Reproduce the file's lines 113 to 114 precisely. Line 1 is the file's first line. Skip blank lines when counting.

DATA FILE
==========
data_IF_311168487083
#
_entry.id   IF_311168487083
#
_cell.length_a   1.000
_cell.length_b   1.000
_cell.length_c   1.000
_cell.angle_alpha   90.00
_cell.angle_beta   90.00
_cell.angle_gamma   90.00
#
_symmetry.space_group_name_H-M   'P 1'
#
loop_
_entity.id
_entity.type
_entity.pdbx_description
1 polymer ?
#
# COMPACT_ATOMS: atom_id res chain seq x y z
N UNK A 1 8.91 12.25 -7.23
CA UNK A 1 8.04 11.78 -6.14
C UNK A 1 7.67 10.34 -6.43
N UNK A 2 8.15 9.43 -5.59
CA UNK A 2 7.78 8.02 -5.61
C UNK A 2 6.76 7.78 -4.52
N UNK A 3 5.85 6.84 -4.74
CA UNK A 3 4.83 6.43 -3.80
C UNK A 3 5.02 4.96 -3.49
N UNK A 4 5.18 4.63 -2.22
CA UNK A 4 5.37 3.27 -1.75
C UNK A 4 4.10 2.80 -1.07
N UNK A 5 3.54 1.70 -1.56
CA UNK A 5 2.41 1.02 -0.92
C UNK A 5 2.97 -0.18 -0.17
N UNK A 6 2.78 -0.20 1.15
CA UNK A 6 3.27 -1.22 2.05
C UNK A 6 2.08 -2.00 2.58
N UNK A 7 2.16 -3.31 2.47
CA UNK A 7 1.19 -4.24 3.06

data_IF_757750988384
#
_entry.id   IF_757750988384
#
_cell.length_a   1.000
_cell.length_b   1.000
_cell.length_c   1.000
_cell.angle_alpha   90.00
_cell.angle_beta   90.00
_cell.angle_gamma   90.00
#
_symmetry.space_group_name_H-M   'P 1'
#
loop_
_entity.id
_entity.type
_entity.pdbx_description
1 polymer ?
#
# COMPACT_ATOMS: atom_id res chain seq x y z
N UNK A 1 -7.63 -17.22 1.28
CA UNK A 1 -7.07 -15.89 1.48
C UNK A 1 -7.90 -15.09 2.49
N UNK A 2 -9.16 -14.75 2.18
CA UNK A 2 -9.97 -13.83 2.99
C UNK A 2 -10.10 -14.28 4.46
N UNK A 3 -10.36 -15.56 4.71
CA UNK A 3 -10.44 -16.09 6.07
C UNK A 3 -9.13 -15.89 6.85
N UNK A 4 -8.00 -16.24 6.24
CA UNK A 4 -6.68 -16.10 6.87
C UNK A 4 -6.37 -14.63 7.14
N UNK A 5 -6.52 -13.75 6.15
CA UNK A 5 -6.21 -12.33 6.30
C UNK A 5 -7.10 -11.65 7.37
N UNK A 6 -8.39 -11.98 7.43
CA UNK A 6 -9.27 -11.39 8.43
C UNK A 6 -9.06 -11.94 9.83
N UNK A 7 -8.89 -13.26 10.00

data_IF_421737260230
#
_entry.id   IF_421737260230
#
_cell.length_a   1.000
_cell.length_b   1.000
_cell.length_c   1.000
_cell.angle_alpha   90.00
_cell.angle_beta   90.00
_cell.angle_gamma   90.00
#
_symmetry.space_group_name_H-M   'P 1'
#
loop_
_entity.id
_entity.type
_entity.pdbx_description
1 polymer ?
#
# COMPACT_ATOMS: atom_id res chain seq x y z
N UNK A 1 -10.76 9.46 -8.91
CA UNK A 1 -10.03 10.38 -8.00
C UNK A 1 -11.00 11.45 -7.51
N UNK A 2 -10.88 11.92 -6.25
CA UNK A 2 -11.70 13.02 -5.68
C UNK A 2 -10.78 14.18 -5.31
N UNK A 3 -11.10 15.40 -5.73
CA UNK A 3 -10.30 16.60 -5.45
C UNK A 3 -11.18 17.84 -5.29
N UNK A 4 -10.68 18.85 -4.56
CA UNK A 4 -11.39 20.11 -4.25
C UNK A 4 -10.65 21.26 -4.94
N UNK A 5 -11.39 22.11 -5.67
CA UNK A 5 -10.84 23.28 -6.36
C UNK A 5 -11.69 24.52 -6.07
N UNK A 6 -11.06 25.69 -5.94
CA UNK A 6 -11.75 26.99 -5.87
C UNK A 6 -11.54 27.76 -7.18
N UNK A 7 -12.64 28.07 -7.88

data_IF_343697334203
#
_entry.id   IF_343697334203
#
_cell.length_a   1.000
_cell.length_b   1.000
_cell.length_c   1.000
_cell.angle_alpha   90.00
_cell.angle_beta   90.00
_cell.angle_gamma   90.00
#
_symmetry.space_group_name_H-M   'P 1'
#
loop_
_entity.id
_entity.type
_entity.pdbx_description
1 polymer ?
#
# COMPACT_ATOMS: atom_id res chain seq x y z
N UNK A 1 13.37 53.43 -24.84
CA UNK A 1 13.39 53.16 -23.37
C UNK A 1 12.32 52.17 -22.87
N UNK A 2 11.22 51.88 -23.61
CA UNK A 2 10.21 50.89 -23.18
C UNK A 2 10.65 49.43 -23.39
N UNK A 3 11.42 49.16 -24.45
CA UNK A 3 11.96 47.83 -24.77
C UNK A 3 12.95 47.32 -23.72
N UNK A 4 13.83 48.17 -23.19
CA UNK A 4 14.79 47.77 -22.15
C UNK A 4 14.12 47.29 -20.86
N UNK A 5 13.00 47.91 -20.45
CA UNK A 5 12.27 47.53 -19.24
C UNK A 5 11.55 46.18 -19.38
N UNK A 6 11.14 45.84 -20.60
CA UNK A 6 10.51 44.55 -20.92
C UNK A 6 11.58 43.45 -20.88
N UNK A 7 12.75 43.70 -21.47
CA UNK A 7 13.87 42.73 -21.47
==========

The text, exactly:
CA UNK A 5 -10.84 23.28 -6.36
C UNK A 5 -11.69 24.52 -6.07